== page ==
After a few days of reflection on the recent Opportunities North conference held by the Edmonton Chamber of Commerce, there are a few major takeaways from the event. Before delving into those, it should be recognized that the organizers all did a wonderful job of facilitating an excellent exchange of ideas. The keynotes and speakers were all very interesting and contributed some amazing ideas and delivered inspiring messages.
I think the first, and perhaps most important, takeaway is the need for further collaboration between north and south, diverse cultural groups, and the private and public entities that serve these regions. There is an undeniable trend of growth underway, and the hidden treasure of the North will soon be revealed to the rest of the world, making now the time to make inroads to the region and connections with its people.
At the mayors’ panel discussion, the conversation was centred on respect and mutual benefit. Edmonton is already perceived as a gateway to the north, and with Royal Dutch Airlines flying direct from Europe to Edmonton (link), this perception is likely to grow even further. I was very pleased to learn of the excellent output from NAIT, which, according to one account, is training almost 95% of the skilled workers in the Yukon and NWT.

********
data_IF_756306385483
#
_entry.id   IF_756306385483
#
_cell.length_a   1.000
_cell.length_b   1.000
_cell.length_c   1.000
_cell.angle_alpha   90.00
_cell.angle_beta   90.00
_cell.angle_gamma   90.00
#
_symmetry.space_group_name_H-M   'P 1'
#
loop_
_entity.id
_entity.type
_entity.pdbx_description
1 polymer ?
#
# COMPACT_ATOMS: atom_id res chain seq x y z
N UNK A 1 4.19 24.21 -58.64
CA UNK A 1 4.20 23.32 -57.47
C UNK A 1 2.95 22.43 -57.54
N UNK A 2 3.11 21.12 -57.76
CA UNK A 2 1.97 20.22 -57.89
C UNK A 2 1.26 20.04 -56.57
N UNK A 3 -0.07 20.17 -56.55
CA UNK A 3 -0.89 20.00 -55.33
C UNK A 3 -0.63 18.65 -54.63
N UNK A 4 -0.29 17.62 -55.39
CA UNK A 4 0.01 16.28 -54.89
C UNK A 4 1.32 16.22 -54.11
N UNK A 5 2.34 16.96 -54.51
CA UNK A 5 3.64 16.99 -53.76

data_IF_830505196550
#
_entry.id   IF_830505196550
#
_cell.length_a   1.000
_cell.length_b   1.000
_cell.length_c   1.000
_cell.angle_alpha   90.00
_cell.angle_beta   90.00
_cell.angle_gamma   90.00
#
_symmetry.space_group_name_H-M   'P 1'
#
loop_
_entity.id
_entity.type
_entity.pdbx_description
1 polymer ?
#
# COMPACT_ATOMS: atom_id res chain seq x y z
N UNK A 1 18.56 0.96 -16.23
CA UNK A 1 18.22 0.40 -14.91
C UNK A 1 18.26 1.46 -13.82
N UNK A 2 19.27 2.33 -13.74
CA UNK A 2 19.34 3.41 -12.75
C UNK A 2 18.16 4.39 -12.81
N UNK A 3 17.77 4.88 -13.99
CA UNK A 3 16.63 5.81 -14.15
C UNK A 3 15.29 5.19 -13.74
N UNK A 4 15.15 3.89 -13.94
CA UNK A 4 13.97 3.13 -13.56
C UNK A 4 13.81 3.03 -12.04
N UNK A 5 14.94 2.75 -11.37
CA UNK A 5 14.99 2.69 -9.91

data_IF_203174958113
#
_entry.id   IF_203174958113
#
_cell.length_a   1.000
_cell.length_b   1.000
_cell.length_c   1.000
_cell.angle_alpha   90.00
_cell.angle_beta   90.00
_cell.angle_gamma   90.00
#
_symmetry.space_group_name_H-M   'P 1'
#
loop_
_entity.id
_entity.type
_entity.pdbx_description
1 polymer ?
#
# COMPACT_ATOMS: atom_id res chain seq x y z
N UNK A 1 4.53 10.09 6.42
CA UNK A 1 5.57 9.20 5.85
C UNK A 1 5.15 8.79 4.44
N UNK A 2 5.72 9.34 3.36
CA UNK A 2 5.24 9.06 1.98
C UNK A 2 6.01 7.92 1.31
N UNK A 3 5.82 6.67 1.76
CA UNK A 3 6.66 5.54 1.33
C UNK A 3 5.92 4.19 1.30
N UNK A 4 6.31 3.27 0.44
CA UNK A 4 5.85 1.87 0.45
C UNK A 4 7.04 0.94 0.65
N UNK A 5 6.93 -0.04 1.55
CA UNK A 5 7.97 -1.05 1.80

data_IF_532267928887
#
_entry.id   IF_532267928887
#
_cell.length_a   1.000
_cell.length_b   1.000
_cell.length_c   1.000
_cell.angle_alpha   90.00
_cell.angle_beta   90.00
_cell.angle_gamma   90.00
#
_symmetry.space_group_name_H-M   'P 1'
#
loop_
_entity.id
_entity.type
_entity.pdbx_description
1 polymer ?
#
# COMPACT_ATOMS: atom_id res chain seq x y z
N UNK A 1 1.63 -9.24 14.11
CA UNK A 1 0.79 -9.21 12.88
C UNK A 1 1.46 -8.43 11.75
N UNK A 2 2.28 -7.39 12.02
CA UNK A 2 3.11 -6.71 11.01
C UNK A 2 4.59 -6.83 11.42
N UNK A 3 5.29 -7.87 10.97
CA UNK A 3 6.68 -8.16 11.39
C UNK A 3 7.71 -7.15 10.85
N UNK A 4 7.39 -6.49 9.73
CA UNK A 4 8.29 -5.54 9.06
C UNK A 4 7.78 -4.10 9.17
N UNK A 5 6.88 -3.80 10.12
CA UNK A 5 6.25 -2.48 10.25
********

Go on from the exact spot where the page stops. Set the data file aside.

The need for truth and reconciliation between indigenous populations and the rest of Canada was also a theme for the conference. Edmonton Mayor Don Iveson’s understanding of the 94 recommendations is to be commended, and I have vowed to familiarize myself with the items outlined in the document (link). The acknowledgement of treaty lands, and the general degree of acknowledgement of an often overlooked past has become a great step ahead for the reparation of the fractured relationship at the core of Canada.
Another major takeaway is the growing appeal of tourism north of 60. The growing interest, spearheaded by an outstanding marketing campaign developed in the Northwest Territories (link), has increased tourism activity by over 300%. The development of this industry will lead to a lot of economic activity for both the North and Edmonton, as Edmonton will become a significant travel hub for those gearing up for their journey northwards.
Digital innovation and technological development are the defining elements of Edmonton’s new growth phase. From the support centres like Tec Edmonton and Start-up Edmonton, to the global leading Google DeepMind, Shopify and Aurora setting up base here, the region’s attractiveness is growing daily. This innovation is providing access to and from formerly isolated locations, and enabling new entrepreneurial ventures and e-commerce to take root and thrive.
All in all, the Opportunities North 2017 conference should go down as a 5-star success. Shortly after the conference wrapped up, the Alberta and NWT governments signed an MOU for further collaboration, placing an exclamation mark on the week’s activities.
As the needle of the compass faces north, so should we all. There is a lot of opportunity under all that ice.